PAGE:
Corriveau out of mayoral race
Alderman Garth Corriveau will announce this afternoon that he will not be a candidate for mayor this fall, but will instead run for re-election for his Ward 6 seat.
“In recent weeks I have heard from residents throughout Manchester about how I can best serve our city in the next two years. Their response, support and encouragement have been heartening and humbling,” said the first-term alderman. “Although many metrics indicate that a campaign for higher office very well may be successful, the most important factor to me was hearing from several Ward 6 residents of all political parties who expressed their hope that I seek reelection as their alderman. Upon careful reflection with them, my family and friends, it is time to end the political speculation and get to work.” Continue reading
When Alderman Garth Corriveau gave this scoop to another reporter, I was miffed. I’m the one and only Manchester City Hall reporter. These are things I should get. Well, Corriveau made it up to me (as you’ll see in a later post) and the initial scoopage gave me a little extra gumption to stick my neck out and do some actual analysis. Lemons into lemonade, as they say.
Corriveau in ‘exploratory’ mode on mayoral run
ALDERMAN Garth Corriveau teased the local media last week with hints about a possible run for mayor. Now in the “exploratory” mode, he’s talking to political players both inside and outside of Manchester looking for advice on his next move. This despite Corriveau being well-positioned for reelection to his Ward 6 seat, as are the other Democratic aldermen who have announced intentions to run. No one has announced a run against Corriveau yet, either, which could mean an easy skate to a second term and a solid foundation for higher political office.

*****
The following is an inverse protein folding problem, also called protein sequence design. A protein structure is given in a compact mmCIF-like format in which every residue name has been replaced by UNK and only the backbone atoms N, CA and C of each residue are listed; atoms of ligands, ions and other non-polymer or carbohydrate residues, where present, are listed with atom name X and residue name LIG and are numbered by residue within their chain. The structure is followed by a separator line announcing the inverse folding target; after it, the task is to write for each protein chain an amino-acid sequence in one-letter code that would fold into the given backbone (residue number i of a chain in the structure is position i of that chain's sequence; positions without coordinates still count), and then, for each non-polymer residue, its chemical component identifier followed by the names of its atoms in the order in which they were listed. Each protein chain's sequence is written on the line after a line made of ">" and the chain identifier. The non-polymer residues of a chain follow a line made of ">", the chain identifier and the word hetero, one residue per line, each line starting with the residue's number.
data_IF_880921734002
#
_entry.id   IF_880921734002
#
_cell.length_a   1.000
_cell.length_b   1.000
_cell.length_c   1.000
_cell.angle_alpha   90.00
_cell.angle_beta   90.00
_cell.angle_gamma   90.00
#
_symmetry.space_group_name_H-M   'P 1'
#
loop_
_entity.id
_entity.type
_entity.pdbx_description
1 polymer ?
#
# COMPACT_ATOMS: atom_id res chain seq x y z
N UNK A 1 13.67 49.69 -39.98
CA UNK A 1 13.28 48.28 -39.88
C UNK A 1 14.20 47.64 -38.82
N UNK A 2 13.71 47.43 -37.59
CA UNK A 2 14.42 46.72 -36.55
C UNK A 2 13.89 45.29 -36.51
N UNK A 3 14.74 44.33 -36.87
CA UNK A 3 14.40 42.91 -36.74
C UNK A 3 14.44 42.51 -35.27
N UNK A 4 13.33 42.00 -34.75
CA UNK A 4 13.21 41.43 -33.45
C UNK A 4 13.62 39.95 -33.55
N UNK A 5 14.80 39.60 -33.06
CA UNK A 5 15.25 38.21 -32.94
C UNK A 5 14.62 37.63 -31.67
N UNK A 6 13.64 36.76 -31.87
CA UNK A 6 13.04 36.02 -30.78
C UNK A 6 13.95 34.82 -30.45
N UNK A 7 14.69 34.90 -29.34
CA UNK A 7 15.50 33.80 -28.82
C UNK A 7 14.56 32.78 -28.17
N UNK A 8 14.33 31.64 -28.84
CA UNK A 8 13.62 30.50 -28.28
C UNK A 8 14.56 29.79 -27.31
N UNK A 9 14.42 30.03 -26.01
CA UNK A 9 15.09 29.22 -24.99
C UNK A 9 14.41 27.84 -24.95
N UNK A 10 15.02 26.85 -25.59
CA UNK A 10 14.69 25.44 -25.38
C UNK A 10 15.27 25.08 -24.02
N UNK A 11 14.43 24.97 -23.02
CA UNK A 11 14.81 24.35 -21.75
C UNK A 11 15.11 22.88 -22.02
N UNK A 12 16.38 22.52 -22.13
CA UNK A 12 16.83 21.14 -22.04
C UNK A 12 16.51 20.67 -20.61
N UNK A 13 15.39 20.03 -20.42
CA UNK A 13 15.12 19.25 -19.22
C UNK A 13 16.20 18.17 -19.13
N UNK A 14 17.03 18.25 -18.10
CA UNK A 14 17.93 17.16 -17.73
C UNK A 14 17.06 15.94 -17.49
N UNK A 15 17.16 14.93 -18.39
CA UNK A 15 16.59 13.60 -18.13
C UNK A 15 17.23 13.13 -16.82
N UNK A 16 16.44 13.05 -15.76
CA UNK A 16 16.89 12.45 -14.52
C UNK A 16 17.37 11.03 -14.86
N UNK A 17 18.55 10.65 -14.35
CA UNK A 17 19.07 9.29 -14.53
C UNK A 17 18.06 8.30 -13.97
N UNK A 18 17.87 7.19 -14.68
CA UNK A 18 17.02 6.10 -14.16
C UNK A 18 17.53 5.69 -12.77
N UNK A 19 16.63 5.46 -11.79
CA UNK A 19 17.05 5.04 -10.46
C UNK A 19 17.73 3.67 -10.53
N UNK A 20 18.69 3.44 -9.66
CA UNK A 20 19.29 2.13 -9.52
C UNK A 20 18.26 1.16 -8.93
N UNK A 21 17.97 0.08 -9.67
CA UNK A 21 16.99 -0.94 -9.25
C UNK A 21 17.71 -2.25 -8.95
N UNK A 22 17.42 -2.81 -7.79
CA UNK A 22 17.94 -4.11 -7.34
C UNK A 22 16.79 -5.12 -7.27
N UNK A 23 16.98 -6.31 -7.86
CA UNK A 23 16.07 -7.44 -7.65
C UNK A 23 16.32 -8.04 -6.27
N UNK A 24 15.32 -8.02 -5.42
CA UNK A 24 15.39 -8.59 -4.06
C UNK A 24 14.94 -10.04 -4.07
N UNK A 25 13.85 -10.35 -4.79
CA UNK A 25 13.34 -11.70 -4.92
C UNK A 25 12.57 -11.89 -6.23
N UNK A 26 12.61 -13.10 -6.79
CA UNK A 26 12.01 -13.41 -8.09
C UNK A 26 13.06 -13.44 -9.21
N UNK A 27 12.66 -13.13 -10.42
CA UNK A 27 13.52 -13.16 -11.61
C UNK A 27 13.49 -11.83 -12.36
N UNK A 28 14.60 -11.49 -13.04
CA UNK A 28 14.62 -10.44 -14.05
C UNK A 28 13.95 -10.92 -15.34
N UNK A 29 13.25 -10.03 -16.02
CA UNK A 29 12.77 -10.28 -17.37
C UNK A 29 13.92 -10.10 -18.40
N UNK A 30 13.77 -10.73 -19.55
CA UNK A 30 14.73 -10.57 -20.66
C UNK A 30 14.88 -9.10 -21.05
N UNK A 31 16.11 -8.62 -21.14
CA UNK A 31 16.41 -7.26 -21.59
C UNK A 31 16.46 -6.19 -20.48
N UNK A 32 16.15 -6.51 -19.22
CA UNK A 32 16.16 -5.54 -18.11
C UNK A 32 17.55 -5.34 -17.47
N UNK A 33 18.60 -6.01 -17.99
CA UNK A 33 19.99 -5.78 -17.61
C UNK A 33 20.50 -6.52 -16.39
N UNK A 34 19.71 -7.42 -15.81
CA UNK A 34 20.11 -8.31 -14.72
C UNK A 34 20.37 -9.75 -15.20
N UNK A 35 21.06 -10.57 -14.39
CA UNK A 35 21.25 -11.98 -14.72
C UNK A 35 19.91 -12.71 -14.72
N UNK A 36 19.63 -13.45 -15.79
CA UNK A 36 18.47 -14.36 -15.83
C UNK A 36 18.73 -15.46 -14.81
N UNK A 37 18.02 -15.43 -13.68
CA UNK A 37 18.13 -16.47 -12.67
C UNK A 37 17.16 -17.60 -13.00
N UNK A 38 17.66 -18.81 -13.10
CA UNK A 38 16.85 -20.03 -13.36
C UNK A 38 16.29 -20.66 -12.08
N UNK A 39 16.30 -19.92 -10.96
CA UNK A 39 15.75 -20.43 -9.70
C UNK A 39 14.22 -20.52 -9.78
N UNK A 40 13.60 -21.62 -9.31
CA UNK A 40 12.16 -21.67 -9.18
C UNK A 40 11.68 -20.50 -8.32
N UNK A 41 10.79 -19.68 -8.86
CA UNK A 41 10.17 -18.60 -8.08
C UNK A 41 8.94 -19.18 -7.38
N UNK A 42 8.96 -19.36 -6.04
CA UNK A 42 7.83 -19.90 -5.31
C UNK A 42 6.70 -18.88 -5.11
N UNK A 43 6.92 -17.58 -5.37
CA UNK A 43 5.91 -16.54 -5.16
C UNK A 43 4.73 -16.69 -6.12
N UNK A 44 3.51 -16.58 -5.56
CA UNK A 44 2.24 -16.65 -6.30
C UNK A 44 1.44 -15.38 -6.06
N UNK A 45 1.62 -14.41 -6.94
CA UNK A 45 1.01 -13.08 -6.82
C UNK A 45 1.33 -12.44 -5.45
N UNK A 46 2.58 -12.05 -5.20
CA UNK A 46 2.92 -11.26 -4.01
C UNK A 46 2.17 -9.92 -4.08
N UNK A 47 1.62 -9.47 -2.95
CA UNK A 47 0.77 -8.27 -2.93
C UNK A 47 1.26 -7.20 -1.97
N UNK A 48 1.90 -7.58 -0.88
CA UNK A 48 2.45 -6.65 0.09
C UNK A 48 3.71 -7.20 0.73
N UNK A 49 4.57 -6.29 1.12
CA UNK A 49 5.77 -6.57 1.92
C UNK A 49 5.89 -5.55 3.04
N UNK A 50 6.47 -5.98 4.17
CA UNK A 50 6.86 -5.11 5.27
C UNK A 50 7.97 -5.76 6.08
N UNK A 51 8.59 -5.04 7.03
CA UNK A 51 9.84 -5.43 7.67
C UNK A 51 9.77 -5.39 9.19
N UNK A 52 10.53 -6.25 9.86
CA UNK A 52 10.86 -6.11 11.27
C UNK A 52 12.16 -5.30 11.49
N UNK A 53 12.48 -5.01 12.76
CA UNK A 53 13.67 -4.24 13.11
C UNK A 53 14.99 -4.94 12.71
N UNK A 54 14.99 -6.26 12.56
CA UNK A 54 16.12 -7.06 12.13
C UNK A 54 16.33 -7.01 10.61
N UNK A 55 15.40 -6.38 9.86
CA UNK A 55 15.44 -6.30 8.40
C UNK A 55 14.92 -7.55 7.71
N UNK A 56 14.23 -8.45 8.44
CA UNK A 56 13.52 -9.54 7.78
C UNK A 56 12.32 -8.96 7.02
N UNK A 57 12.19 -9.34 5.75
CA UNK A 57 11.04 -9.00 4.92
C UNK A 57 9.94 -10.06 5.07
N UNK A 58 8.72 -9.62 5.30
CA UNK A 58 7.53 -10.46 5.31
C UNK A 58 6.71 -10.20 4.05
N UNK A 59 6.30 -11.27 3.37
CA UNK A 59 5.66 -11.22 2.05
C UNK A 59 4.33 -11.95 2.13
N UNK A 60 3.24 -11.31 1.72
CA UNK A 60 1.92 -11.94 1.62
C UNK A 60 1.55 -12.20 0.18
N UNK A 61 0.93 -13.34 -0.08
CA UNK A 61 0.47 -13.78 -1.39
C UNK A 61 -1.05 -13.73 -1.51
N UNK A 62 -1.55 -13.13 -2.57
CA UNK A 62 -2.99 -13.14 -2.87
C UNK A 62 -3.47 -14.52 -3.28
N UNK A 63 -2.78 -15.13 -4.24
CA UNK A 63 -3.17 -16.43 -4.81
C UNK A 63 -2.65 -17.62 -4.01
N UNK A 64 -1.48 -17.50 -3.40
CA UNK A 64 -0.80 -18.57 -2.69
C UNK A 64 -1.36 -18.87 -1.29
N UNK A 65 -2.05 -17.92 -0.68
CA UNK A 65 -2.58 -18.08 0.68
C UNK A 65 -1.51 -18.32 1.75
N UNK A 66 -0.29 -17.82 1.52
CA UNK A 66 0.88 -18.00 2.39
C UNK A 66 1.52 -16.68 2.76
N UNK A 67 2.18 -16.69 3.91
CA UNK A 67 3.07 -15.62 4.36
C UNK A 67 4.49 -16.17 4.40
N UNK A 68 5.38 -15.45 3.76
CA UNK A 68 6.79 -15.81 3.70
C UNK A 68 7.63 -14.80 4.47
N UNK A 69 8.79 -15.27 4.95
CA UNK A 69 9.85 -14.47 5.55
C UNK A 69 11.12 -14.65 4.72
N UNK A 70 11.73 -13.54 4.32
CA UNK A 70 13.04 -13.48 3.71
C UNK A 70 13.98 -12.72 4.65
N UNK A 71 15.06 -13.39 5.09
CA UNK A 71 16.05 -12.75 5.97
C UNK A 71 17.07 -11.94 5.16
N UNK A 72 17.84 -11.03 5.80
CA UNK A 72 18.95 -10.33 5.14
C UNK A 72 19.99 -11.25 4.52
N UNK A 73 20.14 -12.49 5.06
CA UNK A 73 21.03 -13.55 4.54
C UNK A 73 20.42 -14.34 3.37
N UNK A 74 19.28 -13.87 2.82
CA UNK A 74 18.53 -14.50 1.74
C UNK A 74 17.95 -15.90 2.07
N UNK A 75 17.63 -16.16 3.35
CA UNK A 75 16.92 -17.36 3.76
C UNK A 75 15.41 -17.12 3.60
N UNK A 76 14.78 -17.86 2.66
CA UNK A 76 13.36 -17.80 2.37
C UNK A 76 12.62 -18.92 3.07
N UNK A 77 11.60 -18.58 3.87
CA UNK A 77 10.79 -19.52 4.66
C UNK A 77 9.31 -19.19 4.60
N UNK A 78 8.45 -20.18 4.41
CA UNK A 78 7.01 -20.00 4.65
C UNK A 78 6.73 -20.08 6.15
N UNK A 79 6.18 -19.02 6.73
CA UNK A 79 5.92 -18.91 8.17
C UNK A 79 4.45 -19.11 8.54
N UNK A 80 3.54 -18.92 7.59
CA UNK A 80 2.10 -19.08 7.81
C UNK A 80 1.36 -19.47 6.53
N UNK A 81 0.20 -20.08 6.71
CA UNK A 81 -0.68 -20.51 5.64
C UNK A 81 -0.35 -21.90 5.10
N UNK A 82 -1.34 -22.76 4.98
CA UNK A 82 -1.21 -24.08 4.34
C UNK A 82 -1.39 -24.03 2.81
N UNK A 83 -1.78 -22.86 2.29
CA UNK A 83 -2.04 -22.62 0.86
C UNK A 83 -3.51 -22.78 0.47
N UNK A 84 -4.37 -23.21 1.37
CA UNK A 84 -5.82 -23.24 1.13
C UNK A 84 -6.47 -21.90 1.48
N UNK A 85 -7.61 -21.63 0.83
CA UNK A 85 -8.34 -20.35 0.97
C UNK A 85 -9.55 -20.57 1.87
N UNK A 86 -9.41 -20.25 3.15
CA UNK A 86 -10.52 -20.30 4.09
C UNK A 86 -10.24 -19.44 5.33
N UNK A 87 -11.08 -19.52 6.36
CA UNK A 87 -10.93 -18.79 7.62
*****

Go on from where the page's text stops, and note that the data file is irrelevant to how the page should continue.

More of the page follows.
Here’s another thing for Corriveau — or whichever Democrat steps up to the plate — to consider. The corner office on the third floor of City Hall is Mayor Ted Gatsas’ to lose.
Gatsas lent himself $25,000 for his reelection campaign last quarter. About half of that has already been spent for campaign work by the politically savvy marketing company wedu. There’s also a fund-raiser scheduled for Gatsas on June 16 at St. George’s Greek Orthodox Cathedral.
I really slammed School Committee member Chris Herbert in this column, a move that would have put me on the banned-for-life list of most public officials I used to cover in Southern Maine. But Herbert didn’t take it personally. He is a professional and has continued to answer my calls and questions without making me feel like a heel.
That’s more than I can say for myself, who still holds a grudge against those nasty commenters who frequented my column in the early days of my tenure.
And then I talk about the battle over the school driveway and my first public admission in Manchester that yes, indeed, I played in band.
City, school officials sparring over $2 million
THE BATTLE OVER the school district budget has come down to a $2 million question: Will the aldermen support the $150 million budget put forward by Mayor Ted Gatsas and Superintendent of Schools Thomas Brennan, or will they go with the Board of School Committee’s $152 million budget?